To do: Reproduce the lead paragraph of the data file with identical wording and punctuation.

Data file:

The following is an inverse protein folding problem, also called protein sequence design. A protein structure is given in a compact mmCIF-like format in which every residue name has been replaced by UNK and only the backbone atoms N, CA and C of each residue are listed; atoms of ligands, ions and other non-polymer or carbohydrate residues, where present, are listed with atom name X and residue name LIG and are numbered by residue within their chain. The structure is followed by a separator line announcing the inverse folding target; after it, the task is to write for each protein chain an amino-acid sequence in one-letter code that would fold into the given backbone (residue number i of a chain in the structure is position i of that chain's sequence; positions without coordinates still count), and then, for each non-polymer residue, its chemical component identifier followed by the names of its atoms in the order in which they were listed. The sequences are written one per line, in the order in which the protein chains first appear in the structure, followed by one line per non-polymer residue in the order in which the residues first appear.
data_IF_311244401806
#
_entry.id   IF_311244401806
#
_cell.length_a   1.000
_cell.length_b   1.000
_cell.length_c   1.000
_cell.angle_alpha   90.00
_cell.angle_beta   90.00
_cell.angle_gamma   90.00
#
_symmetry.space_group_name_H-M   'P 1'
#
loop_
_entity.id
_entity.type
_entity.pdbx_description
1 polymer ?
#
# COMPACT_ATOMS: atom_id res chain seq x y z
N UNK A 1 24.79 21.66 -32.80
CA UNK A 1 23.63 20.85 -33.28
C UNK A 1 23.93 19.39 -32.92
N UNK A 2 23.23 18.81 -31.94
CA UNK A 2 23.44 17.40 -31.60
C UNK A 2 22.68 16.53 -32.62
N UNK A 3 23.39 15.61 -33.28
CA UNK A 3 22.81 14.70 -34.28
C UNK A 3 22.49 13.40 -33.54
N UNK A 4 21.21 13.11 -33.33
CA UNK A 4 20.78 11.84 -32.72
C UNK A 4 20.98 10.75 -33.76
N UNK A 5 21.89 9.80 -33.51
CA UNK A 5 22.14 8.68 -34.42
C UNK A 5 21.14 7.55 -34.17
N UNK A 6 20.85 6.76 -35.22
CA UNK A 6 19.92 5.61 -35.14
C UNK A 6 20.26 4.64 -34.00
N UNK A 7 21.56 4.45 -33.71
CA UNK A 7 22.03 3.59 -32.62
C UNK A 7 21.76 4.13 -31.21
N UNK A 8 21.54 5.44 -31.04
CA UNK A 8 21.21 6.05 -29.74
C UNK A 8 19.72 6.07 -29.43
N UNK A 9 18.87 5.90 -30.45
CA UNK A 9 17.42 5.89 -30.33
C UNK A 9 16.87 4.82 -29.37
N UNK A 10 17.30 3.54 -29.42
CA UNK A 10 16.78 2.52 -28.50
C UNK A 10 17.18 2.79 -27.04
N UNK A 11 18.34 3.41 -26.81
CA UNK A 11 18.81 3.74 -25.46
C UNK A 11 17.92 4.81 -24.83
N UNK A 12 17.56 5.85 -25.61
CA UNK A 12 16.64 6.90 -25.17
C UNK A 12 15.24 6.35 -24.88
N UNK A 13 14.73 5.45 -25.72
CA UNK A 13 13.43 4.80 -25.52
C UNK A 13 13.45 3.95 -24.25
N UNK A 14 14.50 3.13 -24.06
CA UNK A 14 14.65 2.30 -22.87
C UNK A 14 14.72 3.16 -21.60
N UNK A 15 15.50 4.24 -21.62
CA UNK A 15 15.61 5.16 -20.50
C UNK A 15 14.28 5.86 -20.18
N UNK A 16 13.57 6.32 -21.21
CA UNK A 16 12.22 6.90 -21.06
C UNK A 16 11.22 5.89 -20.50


The following is an inverse protein folding problem, also called protein sequence design. A protein structure is given in a compact mmCIF-like format in which every residue name has been replaced by UNK and only the backbone atoms N, CA and C of each residue are listed; atoms of ligands, ions and other non-polymer or carbohydrate residues, where present, are listed with atom name X and residue name LIG and are numbered by residue within their chain. The structure is followed by a separator line announcing the inverse folding target; after it, the task is to write for each protein chain an amino-acid sequence in one-letter code that would fold into the given backbone (residue number i of a chain in the structure is position i of that chain's sequence; positions without coordinates still count), and then, for each non-polymer residue, its chemical component identifier followed by the names of its atoms in the order in which they were listed. The sequences are written one per line, in the order in which the protein chains first appear in the structure, followed by one line per non-polymer residue in the order in which the residues first appear.